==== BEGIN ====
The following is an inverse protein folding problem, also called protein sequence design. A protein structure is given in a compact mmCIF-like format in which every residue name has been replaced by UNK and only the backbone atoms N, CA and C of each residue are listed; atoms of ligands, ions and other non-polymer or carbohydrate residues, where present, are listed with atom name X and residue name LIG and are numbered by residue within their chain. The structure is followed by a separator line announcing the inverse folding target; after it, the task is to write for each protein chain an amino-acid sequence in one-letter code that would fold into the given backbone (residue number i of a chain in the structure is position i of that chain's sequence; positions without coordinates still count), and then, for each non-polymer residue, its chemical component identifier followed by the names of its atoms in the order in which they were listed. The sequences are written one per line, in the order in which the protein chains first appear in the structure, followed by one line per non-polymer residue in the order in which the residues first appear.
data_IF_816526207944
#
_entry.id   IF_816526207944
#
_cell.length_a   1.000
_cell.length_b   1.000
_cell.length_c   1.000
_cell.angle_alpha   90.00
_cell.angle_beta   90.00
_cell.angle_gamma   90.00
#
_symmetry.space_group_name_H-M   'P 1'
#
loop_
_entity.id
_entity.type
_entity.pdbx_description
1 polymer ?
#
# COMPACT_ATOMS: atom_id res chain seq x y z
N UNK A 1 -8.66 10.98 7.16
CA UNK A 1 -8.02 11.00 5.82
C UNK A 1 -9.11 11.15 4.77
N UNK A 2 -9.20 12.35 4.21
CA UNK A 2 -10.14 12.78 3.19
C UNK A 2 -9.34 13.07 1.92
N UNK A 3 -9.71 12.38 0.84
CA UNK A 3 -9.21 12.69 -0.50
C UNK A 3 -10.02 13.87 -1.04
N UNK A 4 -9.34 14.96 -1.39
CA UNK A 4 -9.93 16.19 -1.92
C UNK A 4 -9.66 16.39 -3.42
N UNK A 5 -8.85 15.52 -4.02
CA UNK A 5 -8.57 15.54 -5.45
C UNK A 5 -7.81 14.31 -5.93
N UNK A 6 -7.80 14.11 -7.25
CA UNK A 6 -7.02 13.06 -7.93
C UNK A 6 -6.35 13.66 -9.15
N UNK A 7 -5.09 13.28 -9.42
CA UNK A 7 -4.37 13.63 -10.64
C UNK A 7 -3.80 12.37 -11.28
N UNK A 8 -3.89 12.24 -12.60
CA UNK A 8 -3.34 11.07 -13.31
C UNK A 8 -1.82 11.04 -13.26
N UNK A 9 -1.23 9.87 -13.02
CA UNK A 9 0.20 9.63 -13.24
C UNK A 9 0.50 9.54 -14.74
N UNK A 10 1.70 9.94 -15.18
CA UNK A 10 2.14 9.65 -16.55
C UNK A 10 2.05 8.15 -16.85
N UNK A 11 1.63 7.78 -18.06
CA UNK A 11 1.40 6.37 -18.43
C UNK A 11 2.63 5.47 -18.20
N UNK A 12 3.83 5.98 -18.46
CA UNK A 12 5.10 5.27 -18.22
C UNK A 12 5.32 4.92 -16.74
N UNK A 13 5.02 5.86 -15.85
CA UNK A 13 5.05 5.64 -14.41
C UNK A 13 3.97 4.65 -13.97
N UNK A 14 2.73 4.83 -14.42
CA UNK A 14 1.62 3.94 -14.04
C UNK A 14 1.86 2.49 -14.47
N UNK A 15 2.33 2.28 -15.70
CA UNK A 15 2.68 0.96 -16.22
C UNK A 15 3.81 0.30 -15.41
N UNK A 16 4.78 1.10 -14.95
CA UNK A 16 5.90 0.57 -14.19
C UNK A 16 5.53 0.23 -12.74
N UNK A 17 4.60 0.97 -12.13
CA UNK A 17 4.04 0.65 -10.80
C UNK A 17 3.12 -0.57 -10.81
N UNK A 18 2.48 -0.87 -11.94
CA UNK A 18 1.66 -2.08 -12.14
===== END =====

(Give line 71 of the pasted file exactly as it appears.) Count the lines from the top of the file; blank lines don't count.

CA UNK A 17 4.04 0.65 -10.80